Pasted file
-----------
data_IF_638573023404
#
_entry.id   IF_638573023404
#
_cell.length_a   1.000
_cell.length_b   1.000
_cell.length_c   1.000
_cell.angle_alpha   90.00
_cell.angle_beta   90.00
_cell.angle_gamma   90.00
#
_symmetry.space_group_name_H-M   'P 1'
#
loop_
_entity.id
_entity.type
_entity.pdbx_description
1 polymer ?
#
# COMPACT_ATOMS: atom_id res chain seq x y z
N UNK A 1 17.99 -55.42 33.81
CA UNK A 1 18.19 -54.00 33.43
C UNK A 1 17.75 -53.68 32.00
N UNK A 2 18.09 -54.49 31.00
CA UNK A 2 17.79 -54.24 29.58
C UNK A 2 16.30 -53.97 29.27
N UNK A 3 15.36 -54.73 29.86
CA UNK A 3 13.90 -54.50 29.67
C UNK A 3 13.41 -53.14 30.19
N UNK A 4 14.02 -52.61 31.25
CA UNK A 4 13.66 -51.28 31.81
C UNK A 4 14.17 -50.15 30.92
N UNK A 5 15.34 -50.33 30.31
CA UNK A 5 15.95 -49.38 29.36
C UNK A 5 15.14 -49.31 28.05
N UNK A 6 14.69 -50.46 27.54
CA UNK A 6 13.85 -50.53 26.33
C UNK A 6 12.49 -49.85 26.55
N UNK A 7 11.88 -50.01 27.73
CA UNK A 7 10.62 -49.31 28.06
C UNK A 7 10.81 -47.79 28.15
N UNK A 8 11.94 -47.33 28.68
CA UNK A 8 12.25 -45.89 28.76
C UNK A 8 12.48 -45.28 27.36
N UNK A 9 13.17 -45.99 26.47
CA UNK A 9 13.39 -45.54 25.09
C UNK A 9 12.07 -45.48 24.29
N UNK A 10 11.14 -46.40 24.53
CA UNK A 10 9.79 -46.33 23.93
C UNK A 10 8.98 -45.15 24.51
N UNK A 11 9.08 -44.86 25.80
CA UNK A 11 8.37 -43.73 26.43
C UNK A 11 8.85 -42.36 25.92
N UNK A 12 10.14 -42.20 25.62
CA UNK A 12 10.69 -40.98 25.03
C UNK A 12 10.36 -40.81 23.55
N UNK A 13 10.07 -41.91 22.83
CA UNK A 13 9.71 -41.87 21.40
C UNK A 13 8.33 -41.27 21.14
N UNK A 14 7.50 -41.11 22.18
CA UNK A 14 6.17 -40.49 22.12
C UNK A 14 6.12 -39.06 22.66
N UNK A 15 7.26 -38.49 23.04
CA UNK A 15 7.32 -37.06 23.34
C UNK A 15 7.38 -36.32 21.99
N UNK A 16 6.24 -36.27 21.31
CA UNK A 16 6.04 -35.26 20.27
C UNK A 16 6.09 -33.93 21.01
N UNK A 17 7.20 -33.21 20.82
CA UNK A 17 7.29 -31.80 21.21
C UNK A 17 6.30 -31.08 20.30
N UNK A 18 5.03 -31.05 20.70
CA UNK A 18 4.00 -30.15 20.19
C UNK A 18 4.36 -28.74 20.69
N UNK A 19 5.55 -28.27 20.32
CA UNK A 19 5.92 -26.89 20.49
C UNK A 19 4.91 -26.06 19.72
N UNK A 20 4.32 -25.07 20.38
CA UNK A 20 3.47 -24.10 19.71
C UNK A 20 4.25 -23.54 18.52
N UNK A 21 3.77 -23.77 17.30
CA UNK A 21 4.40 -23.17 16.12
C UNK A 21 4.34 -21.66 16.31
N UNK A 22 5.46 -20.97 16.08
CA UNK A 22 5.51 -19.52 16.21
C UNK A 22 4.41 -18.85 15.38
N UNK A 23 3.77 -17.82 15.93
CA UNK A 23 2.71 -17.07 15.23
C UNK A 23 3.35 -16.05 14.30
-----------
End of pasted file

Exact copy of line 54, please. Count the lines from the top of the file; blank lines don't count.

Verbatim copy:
N UNK A 12 10.14 -42.20 25.62